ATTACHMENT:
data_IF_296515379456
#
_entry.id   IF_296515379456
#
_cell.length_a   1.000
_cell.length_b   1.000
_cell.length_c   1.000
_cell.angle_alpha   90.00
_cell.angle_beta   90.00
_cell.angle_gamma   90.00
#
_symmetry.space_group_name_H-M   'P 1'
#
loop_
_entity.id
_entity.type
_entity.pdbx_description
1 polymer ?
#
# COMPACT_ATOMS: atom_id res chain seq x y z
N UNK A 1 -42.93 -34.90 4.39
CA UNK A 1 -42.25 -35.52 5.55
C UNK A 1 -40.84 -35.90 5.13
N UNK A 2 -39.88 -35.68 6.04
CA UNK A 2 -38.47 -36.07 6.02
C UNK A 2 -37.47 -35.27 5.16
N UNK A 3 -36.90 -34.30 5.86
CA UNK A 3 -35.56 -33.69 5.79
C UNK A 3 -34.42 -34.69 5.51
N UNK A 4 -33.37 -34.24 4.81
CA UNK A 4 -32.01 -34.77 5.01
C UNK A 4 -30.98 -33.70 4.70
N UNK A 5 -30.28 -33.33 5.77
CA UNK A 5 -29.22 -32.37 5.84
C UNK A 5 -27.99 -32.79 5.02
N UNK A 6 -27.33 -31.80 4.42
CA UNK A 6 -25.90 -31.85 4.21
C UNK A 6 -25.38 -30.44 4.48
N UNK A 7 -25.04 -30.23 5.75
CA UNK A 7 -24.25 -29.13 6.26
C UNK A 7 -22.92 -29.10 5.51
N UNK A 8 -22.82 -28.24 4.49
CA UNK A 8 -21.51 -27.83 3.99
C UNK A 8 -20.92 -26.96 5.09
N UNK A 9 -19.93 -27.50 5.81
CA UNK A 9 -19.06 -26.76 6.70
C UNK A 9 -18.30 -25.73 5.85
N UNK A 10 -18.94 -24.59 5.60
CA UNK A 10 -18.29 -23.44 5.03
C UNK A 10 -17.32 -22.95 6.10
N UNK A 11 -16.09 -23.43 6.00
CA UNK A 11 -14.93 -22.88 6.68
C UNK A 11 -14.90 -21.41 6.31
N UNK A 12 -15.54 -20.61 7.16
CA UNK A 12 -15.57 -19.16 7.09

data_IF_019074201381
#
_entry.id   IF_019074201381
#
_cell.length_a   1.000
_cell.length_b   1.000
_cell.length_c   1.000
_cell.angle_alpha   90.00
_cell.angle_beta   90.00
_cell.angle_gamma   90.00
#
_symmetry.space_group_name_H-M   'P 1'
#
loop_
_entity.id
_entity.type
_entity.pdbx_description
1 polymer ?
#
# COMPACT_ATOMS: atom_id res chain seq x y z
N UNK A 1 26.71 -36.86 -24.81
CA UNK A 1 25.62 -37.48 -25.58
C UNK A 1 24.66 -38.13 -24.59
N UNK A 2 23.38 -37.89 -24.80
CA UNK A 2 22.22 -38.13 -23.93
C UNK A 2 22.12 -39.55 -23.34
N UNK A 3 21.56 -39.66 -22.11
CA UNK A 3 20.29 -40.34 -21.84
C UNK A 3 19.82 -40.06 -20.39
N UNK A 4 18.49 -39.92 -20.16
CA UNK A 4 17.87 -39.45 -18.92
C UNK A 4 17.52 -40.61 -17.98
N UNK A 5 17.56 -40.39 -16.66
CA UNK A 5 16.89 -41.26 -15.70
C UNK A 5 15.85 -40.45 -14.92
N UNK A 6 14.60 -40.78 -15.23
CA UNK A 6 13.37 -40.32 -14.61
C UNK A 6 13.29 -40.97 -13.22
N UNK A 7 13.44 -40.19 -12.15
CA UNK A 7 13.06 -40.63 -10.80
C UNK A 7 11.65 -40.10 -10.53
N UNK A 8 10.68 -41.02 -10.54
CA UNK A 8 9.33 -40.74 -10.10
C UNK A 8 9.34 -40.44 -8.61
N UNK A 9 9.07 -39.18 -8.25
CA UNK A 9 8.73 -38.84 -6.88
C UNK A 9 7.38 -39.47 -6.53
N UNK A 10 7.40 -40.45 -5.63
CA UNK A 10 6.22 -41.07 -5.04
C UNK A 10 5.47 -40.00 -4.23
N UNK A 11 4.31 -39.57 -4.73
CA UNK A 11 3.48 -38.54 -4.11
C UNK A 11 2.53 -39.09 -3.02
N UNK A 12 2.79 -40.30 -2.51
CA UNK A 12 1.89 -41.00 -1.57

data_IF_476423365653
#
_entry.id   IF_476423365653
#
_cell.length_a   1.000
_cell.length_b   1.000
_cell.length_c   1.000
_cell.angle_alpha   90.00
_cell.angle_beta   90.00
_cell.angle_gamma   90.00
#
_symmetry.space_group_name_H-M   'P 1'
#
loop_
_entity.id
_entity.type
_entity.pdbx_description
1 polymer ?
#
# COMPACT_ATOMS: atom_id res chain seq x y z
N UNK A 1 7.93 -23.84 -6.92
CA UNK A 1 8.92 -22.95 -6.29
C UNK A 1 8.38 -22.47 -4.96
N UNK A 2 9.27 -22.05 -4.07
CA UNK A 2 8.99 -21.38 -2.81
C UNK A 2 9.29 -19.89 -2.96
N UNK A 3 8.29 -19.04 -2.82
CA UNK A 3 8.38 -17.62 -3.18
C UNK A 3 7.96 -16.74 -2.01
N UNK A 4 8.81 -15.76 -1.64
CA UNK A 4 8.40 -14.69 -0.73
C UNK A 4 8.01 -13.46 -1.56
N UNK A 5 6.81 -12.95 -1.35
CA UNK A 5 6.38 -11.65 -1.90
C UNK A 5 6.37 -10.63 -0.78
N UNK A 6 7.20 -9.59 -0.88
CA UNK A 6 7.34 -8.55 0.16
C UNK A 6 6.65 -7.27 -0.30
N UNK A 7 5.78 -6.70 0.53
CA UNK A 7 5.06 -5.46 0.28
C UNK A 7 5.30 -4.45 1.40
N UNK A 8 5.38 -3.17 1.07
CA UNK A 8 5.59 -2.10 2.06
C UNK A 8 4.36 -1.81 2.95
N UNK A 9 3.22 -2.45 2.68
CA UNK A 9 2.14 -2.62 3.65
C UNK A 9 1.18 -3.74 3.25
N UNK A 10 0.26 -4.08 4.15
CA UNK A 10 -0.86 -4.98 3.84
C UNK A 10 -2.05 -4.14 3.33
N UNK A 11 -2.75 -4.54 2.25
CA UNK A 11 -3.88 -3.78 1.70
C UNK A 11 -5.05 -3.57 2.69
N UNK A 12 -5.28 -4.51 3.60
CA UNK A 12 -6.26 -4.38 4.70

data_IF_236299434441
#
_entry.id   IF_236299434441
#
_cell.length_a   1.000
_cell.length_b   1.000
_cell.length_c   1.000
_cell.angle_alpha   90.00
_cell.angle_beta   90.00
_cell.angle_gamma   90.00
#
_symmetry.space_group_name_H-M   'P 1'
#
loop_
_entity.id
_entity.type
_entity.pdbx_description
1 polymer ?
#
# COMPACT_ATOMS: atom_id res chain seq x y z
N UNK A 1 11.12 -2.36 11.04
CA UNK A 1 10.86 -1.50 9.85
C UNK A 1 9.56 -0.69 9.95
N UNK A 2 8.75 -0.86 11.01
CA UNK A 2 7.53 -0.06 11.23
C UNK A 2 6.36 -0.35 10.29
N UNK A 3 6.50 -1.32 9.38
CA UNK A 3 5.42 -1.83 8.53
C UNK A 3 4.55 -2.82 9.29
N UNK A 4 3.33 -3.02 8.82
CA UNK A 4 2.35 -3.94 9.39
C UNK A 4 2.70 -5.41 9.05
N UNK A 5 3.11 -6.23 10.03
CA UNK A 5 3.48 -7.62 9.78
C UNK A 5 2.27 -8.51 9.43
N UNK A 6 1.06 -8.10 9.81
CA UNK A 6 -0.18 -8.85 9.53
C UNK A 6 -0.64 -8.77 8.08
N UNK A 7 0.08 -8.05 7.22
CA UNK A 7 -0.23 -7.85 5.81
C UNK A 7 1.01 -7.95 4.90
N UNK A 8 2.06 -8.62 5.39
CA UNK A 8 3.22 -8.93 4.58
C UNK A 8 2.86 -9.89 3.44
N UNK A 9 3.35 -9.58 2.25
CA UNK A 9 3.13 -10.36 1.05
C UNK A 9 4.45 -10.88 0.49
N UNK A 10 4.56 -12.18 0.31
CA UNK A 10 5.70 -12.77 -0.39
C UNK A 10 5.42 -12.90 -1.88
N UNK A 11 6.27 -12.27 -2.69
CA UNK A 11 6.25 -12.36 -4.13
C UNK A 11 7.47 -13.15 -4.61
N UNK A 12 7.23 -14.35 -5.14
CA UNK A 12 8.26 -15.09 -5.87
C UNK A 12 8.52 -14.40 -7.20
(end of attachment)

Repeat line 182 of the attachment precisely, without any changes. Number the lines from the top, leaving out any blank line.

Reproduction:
_entity.pdbx_description